Causes of Hyponatremia

Hyponatremia is caused by conditions such as water retention and renal failure that result in a low sodium level in the blood.

Pseudohyponatremia occurs when too much water is drawn into the blood; it is commonly seen in people with hypoglycemia (low blood sugar).

Psychogenic polydipsia occurs in people who compulsively drink more than four gallons of water a day.

Hypovolemic hyponatremia (with low blood volume due to fluid loss) occurs in dehydrated people who rehydrate (drink a lot of water) too quickly, in patients taking thiazide diuretics, and after severe vomiting or diarrhea.

Hypervolemic hyponatremia (high blood volume due to fluid retention) occurs in people with liver cirrhosis, heart disease, or nephrotic syndrome. Edema (swelling) often develops with fluid retention.

Euvolemic hyponatremia (decrease in total body water) occurs in people with hypothyroidism, adrenal gland disorder, and disorders that increase the release of the antidiuretic hormone (ADH), such as tuberculosis, pneumonia, and brain trauma.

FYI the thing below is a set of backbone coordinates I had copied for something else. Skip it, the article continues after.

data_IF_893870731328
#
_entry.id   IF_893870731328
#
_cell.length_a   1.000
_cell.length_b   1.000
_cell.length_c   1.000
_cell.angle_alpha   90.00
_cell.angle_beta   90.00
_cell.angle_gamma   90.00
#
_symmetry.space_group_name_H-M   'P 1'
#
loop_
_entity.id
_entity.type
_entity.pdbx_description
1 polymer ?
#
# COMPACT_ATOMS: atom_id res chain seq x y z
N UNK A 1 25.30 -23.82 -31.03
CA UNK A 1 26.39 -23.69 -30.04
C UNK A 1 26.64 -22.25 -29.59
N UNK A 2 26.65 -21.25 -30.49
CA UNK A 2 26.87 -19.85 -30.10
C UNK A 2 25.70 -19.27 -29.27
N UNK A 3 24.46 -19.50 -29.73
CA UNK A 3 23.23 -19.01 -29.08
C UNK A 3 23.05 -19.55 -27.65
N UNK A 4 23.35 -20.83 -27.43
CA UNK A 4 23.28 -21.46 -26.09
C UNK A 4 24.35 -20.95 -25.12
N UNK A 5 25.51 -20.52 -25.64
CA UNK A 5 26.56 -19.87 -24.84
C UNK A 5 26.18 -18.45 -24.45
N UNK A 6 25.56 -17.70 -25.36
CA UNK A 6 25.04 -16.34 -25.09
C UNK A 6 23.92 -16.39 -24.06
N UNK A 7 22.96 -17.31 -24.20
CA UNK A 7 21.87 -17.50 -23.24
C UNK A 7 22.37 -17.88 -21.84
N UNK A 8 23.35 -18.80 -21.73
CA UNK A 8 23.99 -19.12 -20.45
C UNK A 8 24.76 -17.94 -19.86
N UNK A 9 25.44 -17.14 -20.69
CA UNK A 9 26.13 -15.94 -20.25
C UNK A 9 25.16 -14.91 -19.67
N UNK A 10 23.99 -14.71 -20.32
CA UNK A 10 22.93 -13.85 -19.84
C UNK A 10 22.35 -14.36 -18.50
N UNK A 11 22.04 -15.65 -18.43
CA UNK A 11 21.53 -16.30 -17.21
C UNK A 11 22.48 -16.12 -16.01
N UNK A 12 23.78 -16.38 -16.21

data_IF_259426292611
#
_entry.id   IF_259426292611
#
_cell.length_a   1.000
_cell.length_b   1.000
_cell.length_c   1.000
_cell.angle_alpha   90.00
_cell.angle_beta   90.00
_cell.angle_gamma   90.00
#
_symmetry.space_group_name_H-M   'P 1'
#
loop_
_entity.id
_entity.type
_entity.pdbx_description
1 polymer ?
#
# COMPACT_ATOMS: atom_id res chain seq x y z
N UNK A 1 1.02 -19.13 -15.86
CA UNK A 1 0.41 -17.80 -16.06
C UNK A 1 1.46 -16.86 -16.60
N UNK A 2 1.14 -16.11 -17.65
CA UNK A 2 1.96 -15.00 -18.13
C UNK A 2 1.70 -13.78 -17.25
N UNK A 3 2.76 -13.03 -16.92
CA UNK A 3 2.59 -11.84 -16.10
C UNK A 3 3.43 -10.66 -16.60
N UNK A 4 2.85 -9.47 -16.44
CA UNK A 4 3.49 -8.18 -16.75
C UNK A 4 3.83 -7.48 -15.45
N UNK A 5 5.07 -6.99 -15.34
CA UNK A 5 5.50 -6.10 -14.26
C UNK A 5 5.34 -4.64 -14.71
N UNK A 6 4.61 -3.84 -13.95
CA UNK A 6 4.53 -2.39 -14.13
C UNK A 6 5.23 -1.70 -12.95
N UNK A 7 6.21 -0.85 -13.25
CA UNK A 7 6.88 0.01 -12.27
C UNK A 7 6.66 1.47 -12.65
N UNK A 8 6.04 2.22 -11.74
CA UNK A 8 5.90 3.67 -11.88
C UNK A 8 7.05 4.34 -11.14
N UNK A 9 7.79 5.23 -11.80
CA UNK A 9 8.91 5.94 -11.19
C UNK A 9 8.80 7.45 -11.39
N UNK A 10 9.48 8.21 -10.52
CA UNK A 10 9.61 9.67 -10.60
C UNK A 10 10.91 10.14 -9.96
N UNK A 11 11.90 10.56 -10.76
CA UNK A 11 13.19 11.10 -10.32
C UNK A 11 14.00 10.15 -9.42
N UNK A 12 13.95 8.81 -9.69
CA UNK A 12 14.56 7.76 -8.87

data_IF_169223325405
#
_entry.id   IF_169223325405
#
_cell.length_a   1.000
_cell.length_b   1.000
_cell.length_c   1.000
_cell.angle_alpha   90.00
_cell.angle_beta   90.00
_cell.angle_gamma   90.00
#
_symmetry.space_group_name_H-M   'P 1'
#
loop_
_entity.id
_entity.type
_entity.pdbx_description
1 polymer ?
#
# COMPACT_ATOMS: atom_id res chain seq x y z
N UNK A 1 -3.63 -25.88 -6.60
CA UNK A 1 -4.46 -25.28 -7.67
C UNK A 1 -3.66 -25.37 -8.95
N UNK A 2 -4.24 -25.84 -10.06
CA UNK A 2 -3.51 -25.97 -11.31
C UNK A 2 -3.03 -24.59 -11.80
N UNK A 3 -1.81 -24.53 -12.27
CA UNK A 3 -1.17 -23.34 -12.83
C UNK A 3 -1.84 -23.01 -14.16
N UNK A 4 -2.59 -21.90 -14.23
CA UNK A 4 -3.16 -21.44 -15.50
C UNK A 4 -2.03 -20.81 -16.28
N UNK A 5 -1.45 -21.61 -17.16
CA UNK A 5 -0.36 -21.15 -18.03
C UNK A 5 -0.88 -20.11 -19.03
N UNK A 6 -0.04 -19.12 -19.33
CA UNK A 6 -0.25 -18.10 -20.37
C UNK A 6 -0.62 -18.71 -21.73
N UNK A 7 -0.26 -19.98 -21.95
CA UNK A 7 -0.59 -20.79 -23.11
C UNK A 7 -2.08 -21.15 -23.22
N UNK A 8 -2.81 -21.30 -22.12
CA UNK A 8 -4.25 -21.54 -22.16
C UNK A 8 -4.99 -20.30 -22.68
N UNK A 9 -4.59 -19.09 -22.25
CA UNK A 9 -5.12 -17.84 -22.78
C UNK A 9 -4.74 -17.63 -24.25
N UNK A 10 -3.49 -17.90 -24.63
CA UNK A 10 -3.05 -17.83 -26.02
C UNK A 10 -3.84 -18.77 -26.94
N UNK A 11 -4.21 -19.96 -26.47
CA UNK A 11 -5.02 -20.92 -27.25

Signs and Symptoms of Hyponatremia

Symptoms of hyponatremia are related to the severity and the rate at which the conditions develop. The first symptoms are fatigue, weakness, nausea, and headache. More severe cases cause confusion, seizure, coma, and death.

Treatment The goal of treatment is to restore electrolyte balance for proper hydration and use of total body fluid. Sodium deficiency must be corrected slowly because drastic change in sodium level can cause brain cell shrinkage and central pontine myelinolysis (damage to the pons region of the brain). Methods include:

  • Fluid and water restriction
  • Intravenous (IV) saline solution of 3% sodium
  • Salt tablets

Conivaptan (Vaprisol) has been approved by the U.S. Food and Drug Administration (FDA) to treat hypervolemic hyponatremia and euvolemic hyponatremia in some hospitalized adults. Vaprisol is administered intravenously (i.e., into a vein). Blood sodium levels should be closely monitored in patients who receive this medication. Side effects include injection site reactions, headache, thirst, and low potassium levels.

Publication Review By: Stanley J. Swierzewski, III, M.D.

Published: 30 Apr 2001

Last Modified: 14 Sep 2015